The War on Terror Should Know No Borders

BY Herschel Smith
12 years, 4 months ago

Following up on the recommendation we have made here at The Captain’s Journal to deploy Marines to the counterinsurgency campaign in Afghanistan, the Pentagon is preparing to bring a recommendation to Secretary of Defense Robert Gates to send up to 3000 Marines to Afghanistan.

The Pentagon is preparing to send at least 3,000 Marines to Afghanistan in April to bolster efforts to hold off another expected Taliban offensive in the spring, military officials.

The move Wednesday represents a shift in Pentagon thinking that has been slowly developing after months of repeated insistence that the U.S. was not inclined to fill the need for as many as 7,500 more troops that commanders have asked for there. Instead, Defense Secretary Robert Gates pressed NATO allies to contribute the extra forces.

Pentagon Press Secretary Geoff Morrell said Wednesday that a proposal will go before Gates on Friday that would send a ground and air Marine contingent as well as a Marine battalion — together totaling more than 3,000 forces — to southern Afghanistan for a “one-time, seven-month deployment.”

Gates, he said, will want to review the request, and is not likely to make a final decision on Friday.

“He will take it and consider it thoroughly before approving it,” said Morrell. “I just want to get people away from the idea that this is going to be imminently approved by the secretary.”

He said Gates “has some more thinking to do on this matter because it’s a serious allocation of forces.”

Morrell added that Gates’ thinking on the issue has “progressed a bit” over time as it became clear that it was politically untenable for many of the NATO nations to contribute more combat troops to the fight.

“The commanders need more forces there. Our allies are not in the position to provide them. So we are now looking at perhaps carrying a bit of that additional load,” the spokesman said.

Morrell said the move, first reported Wednesday by ABC News, was aimed at beating back “another Taliban offensive” that is expected this spring — as has occurred in previous years.

When Gates was in Afghanistan last month, commanders made it clear they needed the additional forces.

The Marines would likely come out of Camp LeJeune.

Sources said the Camp Lejeune, N.C.-based 24th Marine Expeditionary Unit — scheduled to deploy in mid-February — went into high gear this week, laying plans for an accelerated deployment schedule that could have the unit departing for Afghanistan on Feb. 1 and staying out past its traditional 180-day rotation. However, unit officials would not confirm that the group is planning to leave early.

The themes of force size and force projection are well known in our previous articles, and the campaign has languished in Afghanistan due to inadequate forces.  However, there is a hint in this report of the remaining paucity of vision that afflicts the strategic planning at the Pentagon.  It is found in the words “one time .. deployment.”  The stated goal of this small addition is to forestall or prevent a spring offensive by the Taliban.  The Pentagon still doesn’t see Aghanistan as the key to Pakistan as we have previously recommended.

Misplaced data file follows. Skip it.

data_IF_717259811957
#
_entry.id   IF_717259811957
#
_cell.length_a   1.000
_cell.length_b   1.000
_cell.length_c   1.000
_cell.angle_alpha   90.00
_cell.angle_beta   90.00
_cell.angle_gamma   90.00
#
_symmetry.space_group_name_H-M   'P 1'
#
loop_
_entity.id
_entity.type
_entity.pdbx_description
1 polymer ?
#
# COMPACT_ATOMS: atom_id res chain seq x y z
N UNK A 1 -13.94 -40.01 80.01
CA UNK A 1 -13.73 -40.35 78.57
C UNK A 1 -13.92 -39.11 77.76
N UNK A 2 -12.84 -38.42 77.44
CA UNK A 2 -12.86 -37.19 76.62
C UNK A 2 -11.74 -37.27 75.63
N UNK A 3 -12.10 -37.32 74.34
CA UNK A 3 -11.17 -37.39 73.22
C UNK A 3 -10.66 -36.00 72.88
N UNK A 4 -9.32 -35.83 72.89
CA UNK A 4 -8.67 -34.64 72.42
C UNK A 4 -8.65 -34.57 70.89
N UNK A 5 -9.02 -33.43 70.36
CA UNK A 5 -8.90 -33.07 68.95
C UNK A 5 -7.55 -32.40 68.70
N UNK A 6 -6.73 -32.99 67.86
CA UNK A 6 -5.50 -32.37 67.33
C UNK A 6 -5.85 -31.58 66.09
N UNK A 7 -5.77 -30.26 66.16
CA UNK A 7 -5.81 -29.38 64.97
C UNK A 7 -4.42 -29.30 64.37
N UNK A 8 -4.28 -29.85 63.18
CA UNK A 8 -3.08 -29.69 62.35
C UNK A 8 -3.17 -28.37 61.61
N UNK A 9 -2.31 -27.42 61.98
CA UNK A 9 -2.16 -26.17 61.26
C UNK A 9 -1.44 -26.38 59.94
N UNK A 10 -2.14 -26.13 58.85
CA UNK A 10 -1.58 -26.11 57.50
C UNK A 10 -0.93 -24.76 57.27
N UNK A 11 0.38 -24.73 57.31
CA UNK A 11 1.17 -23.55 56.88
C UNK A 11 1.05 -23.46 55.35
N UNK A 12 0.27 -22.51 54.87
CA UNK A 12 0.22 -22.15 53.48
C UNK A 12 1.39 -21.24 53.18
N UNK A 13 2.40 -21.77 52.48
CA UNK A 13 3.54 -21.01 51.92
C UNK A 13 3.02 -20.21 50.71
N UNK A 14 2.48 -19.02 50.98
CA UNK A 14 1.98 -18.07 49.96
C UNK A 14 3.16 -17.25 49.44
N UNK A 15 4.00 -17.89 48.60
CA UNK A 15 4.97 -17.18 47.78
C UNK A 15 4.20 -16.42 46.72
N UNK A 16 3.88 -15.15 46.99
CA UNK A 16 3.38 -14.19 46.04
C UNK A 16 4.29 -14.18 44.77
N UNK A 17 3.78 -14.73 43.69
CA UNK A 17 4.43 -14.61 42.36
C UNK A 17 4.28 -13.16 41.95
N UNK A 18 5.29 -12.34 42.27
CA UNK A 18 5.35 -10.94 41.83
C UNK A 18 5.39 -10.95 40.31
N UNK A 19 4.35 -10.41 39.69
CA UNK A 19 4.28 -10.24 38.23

The Afghans understand.  They welcome the addition of troops.  But they see more clearly than to refer to a mere temporary addition of troops.  Afghan officials believe that the war on terror should know no borders.

Al Qaeda and Taliban leaders operate “outside the country.”  The war on terror “should know no borders.”

Afghan officials’ are hinting that Afghanistan would be more than happy for US forces to attack Taliban and Al Qaeda safe havens in Pakistan.

Some analysts say the US and NATO won’t make lasting progress in Afghanistan unless the militants’ ability to command and control the insurgency from across the border is tackled.

“Terrorism is like a spring. It is better to go to the main source than to fight the water’s flow,” said Defence Ministry Spokesman Gen Muhammad Zahir Azim.

Afghanistan’s Intelligence Service Chief Amrullah Saleh said recently “We believe the war on terror should know no borders.”

President Hamid Karzai’s spokesman Humayun Hamidzada said on Tuesday “I’m not going to comment about the specifics about operations inside Pakistan. All I’m going to say is that we should address the sources, the root causes of terrorism wherever they are,” Hamidzada said, hinting heavily that Afghanistan believes that to be in Pakistan.

We have pointed out that counterinsurgency inside Pakistan proper, with U.S. troops actually deployed en masse in the country, would be impossible.  Yet the border region of Afghanistan and Pakistan is amorphous, ripe territory for kinetic operations to capture and kill Taliban.  The U.S. has a once in a generation opportunity in being allowed to traffic freely along the border region of the country from which the enemy springs forth.  The key to dealing with the Taliban in both Afghanistan and Pakistan is still the border region.  Force projection is required.  And there is still paucity of vision at the highest levels of leadership.

Prior:

Musa Qala: The Argument for Force Projection

Clarifying Expectations in Afghanistan

Review and Analysis of Afghanistan Counterinsurgency Campaign

Gates Sets Pretext for Review of Afghanistan Campaign

British in Negotiations with Taliban

Fates of Afghanistan and Pakistan Inextricably Tied

The British-American War Continues: MI-6 Agents Expelled from Afghanistan

Commitment to Iraq and Recommitment to Afghanistan

Taliban Now Govern Musa Qala

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You are currently reading "The War on Terror Should Know No Borders", entry #890 on The Captain's Journal.

This article is filed under the category(s) Afghanistan,Force Projection,Marine Corps and was published January 11th, 2008 by Herschel Smith.

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